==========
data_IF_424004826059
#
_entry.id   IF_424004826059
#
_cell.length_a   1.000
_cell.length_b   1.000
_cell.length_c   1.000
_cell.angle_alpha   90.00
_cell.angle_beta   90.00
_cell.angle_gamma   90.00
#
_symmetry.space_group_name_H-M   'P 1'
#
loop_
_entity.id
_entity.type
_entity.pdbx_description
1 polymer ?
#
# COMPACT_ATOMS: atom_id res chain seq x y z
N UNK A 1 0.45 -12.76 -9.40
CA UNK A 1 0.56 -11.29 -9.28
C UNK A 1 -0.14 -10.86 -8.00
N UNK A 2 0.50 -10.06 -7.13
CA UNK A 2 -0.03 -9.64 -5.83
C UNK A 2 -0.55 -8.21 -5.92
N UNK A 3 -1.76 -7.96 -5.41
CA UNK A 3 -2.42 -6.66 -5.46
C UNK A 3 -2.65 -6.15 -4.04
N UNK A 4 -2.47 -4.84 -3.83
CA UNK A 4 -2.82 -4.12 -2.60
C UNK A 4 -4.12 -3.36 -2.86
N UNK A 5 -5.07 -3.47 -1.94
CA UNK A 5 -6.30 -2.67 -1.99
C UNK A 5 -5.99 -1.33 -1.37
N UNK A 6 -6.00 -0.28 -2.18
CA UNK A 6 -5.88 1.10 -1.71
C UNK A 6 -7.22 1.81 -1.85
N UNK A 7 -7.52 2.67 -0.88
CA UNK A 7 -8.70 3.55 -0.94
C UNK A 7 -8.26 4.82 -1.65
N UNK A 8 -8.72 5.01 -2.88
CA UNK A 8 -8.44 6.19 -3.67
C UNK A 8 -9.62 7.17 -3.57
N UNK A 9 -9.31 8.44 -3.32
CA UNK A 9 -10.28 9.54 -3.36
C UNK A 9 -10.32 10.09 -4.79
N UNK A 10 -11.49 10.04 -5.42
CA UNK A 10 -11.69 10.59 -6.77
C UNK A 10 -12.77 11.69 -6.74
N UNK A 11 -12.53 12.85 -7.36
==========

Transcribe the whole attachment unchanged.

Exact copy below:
data_IF_424004826059
#
_entry.id   IF_424004826059
#
_cell.length_a   1.000
_cell.length_b   1.000
_cell.length_c   1.000
_cell.angle_alpha   90.00
_cell.angle_beta   90.00
_cell.angle_gamma   90.00
#
_symmetry.space_group_name_H-M   'P 1'
#
loop_
_entity.id
_entity.type
_entity.pdbx_description
1 polymer ?
#
# COMPACT_ATOMS: atom_id res chain seq x y z
N UNK A 1 0.45 -12.76 -9.40
CA UNK A 1 0.56 -11.29 -9.28
C UNK A 1 -0.14 -10.86 -8.00
N UNK A 2 0.50 -10.06 -7.13
CA UNK A 2 -0.03 -9.64 -5.83
C UNK A 2 -0.55 -8.21 -5.92
N UNK A 3 -1.76 -7.96 -5.41
CA UNK A 3 -2.42 -6.66 -5.46
C UNK A 3 -2.65 -6.15 -4.04
N UNK A 4 -2.47 -4.84 -3.83
CA UNK A 4 -2.82 -4.12 -2.60
C UNK A 4 -4.12 -3.36 -2.86
N UNK A 5 -5.07 -3.47 -1.94
CA UNK A 5 -6.30 -2.67 -1.99
C UNK A 5 -5.99 -1.33 -1.37
N UNK A 6 -6.00 -0.28 -2.18
CA UNK A 6 -5.88 1.10 -1.71
C UNK A 6 -7.22 1.81 -1.85
N UNK A 7 -7.52 2.67 -0.88
CA UNK A 7 -8.70 3.55 -0.94
C UNK A 7 -8.26 4.82 -1.65
N UNK A 8 -8.72 5.01 -2.88
CA UNK A 8 -8.44 6.19 -3.67
C UNK A 8 -9.62 7.17 -3.57
N UNK A 9 -9.31 8.44 -3.32
CA UNK A 9 -10.28 9.54 -3.36
C UNK A 9 -10.32 10.09 -4.79
N UNK A 10 -11.49 10.04 -5.42
CA UNK A 10 -11.69 10.59 -6.77
C UNK A 10 -12.77 11.69 -6.74
N UNK A 11 -12.53 12.85 -7.36